I’m feeling a little better every day: slowly starting to sleep better, moving a little more freely (though I still have little strength and a very limited range of motion in my left arm), and I’m working from home for three hours a day every weekday. I’ve felt so useless around the house that working from home is actually pleasant as it gives me something to do; it’s also saving me from completely running out of sick time, as I haven’t a lot built up since I’ve only been benefits eligible for a little over year.
I am going a little stir crazy, though. I’ve only been out of town once since my accident; we drove to Columbus for lunch last Saturday, but in retrospect I really wasn’t ready for the trip and I was pretty miserable, even though I (obviously) wasn’t driving. Now that I feel stronger, we might attempt a lunch trip to Granville or somewhere close on Thursday or Friday, since we’re supposed to have warm temperatures near 60º.
Just before my birthday, I bought a copy of John Cheever’s complete short stories. I finally cracked the book open yesterday and read Goodbye, My Brother, which was originally published in the New Yorker in 1951. Given my taste for Sloan Wilson’s novels of the ’50s and early ’60s, and for the world inhabited by characters who could have stepped out of Mad Men, I think I’m going to like Cheever.
I hate clutter, but I seem to be its perpetual victim. Or creator; I’m not really sure which. This stems partly from my unfortunate membership in the Pack-Rat Society, which keeps me from throwing away anything that might be remotely important “someday.” Do I really need that newspaper that I saved back in April because there was an article in it that I wanted to reread? Probably not. What about the receipt for renewing the tags on my car three years ago? Nope, but I’ve kept both of them anyway. It takes a systematic reëvalutation of all this for me to make the logical leap that most of these things can be safely consigned to the rubbish and recycle bins.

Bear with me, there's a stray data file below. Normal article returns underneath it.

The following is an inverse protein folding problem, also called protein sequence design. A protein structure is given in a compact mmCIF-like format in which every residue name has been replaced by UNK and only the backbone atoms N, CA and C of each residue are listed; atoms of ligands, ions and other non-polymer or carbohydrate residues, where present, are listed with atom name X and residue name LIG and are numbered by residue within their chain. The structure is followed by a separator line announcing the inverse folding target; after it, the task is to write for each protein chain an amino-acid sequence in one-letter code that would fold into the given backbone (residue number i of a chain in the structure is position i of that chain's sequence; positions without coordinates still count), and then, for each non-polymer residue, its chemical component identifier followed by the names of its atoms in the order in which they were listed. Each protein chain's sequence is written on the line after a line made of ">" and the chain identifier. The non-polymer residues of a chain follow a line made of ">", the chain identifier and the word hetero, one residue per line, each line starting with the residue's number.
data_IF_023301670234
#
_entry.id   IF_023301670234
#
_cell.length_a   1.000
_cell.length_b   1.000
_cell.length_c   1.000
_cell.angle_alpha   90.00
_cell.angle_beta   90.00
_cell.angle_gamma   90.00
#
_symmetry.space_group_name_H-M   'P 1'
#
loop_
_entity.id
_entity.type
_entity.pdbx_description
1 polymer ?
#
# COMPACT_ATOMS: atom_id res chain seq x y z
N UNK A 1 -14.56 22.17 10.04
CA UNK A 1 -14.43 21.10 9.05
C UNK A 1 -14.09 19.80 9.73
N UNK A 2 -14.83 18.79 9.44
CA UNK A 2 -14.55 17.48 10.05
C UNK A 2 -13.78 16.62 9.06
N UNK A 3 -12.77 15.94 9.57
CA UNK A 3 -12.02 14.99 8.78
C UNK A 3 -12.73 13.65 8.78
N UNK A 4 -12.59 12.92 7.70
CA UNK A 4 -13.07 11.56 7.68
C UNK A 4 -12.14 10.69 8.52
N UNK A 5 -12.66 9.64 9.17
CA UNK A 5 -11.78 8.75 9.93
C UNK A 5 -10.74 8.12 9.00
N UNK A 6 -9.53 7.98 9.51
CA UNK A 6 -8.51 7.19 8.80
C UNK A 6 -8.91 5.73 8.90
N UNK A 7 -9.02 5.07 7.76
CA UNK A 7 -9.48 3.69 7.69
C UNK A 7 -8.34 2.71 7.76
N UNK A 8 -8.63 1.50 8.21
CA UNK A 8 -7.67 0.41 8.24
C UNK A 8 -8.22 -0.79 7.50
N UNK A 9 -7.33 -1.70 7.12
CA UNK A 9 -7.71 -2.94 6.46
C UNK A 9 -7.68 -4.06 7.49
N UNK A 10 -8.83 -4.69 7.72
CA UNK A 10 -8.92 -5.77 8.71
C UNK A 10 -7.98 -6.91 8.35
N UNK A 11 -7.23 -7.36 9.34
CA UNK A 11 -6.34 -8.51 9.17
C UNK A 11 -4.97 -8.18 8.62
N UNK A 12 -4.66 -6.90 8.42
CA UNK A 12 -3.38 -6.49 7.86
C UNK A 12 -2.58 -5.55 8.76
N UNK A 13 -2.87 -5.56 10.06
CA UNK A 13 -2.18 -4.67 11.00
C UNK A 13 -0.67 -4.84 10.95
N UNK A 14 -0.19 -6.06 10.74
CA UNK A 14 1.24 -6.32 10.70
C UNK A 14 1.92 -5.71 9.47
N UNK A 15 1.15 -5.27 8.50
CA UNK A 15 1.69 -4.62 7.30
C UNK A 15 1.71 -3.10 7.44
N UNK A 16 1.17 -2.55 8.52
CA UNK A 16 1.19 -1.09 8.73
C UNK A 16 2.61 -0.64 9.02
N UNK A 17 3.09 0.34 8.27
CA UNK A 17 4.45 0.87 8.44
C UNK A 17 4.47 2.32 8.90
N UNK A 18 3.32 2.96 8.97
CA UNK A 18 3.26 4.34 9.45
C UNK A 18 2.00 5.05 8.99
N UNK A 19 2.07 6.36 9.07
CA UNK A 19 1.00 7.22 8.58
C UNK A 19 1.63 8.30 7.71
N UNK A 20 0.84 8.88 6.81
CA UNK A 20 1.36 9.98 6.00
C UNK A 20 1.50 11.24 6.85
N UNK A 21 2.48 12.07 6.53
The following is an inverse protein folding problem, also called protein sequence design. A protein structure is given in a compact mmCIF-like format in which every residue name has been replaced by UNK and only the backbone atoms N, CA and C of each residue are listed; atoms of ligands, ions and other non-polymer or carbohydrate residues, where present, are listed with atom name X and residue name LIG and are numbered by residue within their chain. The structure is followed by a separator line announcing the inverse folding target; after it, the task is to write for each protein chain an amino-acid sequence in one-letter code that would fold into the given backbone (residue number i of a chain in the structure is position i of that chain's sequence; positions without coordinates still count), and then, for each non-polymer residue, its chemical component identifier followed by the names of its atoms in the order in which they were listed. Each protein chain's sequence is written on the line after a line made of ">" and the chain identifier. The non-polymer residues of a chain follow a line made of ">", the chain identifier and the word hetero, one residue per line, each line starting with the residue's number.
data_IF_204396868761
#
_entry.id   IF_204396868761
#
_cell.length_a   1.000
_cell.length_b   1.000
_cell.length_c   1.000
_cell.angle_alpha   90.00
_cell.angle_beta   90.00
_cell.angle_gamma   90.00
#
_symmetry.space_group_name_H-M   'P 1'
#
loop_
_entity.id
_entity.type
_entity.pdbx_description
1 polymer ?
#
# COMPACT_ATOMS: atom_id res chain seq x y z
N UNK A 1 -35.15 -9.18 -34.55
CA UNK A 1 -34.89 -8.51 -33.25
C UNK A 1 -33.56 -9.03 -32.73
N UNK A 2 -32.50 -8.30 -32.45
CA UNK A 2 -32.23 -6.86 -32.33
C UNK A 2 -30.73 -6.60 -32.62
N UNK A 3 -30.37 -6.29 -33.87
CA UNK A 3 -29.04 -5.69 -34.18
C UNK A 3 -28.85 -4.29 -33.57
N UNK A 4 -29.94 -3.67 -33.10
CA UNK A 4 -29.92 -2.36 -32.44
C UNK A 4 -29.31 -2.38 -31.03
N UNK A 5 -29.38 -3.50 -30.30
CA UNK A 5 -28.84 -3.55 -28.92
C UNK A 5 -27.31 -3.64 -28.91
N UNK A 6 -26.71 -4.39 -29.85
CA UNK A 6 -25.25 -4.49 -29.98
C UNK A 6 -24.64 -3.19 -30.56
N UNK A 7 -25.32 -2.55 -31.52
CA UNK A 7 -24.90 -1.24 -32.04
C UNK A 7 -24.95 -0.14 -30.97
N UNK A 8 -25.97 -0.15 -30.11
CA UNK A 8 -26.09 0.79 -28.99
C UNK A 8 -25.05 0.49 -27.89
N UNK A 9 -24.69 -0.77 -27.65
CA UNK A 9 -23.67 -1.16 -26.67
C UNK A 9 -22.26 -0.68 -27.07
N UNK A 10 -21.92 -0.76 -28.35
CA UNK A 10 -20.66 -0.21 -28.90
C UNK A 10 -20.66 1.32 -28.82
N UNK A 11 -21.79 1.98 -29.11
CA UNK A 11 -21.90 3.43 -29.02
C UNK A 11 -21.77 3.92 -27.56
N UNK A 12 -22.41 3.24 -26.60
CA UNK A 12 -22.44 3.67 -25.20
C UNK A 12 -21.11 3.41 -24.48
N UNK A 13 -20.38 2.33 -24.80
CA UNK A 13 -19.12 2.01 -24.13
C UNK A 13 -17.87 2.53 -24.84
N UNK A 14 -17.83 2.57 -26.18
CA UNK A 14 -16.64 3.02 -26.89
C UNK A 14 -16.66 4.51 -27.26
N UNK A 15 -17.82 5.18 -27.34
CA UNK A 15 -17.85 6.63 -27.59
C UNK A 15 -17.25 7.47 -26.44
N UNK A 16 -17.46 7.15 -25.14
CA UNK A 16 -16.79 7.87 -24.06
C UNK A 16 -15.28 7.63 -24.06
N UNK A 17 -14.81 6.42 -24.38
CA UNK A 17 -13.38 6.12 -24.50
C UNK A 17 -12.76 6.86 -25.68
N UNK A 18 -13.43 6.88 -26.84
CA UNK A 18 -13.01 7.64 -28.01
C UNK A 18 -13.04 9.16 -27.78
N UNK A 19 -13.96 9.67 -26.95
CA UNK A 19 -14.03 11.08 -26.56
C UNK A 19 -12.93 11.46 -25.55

Mostly, though, clutter in my house — and most notably in the bedroom — is due to my less-than-stellar habits as a reader. I’m a voracious reader and an insatiable consumer of popular culture (especially of the 80+-year-old variety), and my job at the library affords me plenty of opportunities to raid the stacks for the obscure books I’m always hunting down. This leads to piles and piles of books by the bed, and, truth be told, I read very few of them cover-to-cover. (For those of you keeping track, the last book I actually finished was Joseph Hergesheimer’s The Lay Anthony, Alfred A. Knopf, 1914.)
So, frequently, the piles of books in my bedroom just lead to frustration when it’s time to vacuum; after I’ve moved the piles a few times from the floor to my desk and back to the floor again, I’ll decide that it’s finally time to weed through the stacks of books I checked out, to start afresh with good intentions. I’ll only check out a book if I’m certain to read it. No more piles. No more cluttered bedroom floor. No more piles to move when I want to vacuum.
Born in 1880, he published his first novel in 1914. Several books followed in the second half of the 1910s through the ’20s — including a number of autobiographical works and travel narratives. In 1922, The Literary Digest named him “the most important American writer” working at the time. Several of his short stories and novels were adapted for films, and, yet, by the time of his death in 1954, he was almost completely forgotten. Of whom do I write?
Joseph Hergesheimer. The son of a family of comfortable means, Hergesheimer wrote about what he knew best: the American upper-middle class — territory inhabited also by his slightly younger contemporary, F. Scott Fitzgerald. His prose was ecstatically florid. I was reminded, as I read the opening chapters of his first book, The Lay Anthony, of the style of a beautifully gauzy silent film — something along the lines of D.W. Griffith’s Broken Blossoms, perhaps: